Henriette Fireplace February 13th, 2018 - 10:49:08
While these screens will not stop a rolling log they will protect areas outside the hearth from flying sparks from popping wood sap. One of the greatest advantages to mesh screens is that they require no extra space or braces and do not extend past the flush face of the fireplace. Another very common type of fireplace screen is made of iron, brass or steel and mounts in front of or on the hearth free-standing in front of the firebox. These fireplace screens can be a simple flat screen, might be free standing on leg-brackets and could be the more common three-sided screen. Three-sided screens have a center section that spans the width of the fireplace. The two sides are hinged to turn at a thirty to forty-five degree angle thus holding the screen plum straight up. The fireplace screen can have fireplace tools, candles and all manner of artistic décor built into the design.
This is not the case, heat from your fireplace will radiate out through the glass even if the glass-doors are closed, so a good way to use your glass-doors is to burn the fireplace with the glass-doors open and the safety screen closed. In this way you have all the beauty and ambience of your fire before you. If your fireplace is equipped with outside air or make up air you can also burn the fireplace with the glass doors shut and the safety screen open, in this mode you will be able to see your beautiful fire and feel the radiant heat, but not be losing any of the air in the room up the chimney. Make up air or outside air can be installed on most fireplaces if you dont have it in your fireplace now. These two things will also overcome the reasons that some fireplaces smoke, and also why your fireplace has a drafty smokey smell to it when it is not being used. Just for those two reasons every fireplace should have glass-doors installed on them.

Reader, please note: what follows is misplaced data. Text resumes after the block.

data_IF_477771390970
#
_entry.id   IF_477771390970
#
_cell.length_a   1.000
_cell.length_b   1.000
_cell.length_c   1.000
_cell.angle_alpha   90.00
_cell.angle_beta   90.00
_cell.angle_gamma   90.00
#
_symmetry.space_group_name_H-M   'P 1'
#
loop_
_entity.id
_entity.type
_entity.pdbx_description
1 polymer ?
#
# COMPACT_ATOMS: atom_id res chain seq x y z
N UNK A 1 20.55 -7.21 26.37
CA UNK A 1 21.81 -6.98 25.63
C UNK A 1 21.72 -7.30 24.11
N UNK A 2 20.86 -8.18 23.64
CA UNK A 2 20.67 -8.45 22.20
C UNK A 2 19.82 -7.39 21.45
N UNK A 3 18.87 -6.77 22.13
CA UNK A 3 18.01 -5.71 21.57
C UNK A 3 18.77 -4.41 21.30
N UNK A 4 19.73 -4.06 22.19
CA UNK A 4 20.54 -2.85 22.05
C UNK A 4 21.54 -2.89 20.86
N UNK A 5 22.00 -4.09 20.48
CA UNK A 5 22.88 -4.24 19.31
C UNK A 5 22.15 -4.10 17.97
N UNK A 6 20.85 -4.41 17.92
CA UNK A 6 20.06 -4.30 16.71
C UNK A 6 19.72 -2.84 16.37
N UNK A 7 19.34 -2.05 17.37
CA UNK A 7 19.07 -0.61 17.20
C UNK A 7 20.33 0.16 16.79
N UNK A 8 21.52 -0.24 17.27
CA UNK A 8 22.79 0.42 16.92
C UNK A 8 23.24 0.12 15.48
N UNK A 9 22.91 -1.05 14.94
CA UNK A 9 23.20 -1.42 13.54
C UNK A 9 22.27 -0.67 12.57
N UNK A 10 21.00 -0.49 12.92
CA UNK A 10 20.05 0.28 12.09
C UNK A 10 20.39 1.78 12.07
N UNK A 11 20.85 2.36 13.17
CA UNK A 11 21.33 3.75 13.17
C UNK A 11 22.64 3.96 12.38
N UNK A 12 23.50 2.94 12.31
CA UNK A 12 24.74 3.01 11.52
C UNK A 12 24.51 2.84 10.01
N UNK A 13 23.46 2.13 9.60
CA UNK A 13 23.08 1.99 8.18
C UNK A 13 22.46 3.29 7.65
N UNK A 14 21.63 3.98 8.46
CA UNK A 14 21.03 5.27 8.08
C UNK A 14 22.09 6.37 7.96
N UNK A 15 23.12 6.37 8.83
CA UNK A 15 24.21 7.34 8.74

Improve your fireplaces heat efficiency by 25% or more just by doing a few simple things, you can improve the efficiency of your fireplace and get more heat out of your fireplace, while enjoying the ambience and beauty of a wood-burning fireplace that is already in your home. If you have a little working knowledge of fireplaces, then you can understand why improving the amount of heat that a fireplace puts out is important to the over all enjoyment of having a fireplace in your home. If you are new to burning real wood-burning fireplaces, there are some very simple ways to improve the amount of heat that your fireplace will produce.
Cast Iron Fireplaces Those who have homes with very little room for a fireplace will like the cast iron fireplaces. This type can be put up in a home using just a cement slab, the size of the fireplace and a fire proof stone wall at the back. It will require venting into a chimney, or outside, according to your municipal codes. Cast iron fireplaces and stoves are perfect for small areas. Cast iron fireplaces create a smokeless fuel fire so they are appropriate for interiors. Traditional Fireplaces The most recognizable type of fireplace is the typical "wall-mounted" design found in living rooms, dens, and even bedrooms. It may be consisted of brick, cement, stone, ceramic, or some mixture of these materials. The opening will typically be covered with a metal or glass screen of some type. Fireplaces of this kind often are surrounded by an exterior mantle, which can be made of wood, stone, brick, marble, metal, or some other material. Mantle styles can vary from unadorned to stylish to ornate to fanciful. Due to their importance, they often set the decorative tone for the whole room. Mostly they use wood for fuel, but some can also burn peat, coal, and other materials. Fireplaces of this type are not for the most part energy-efficient.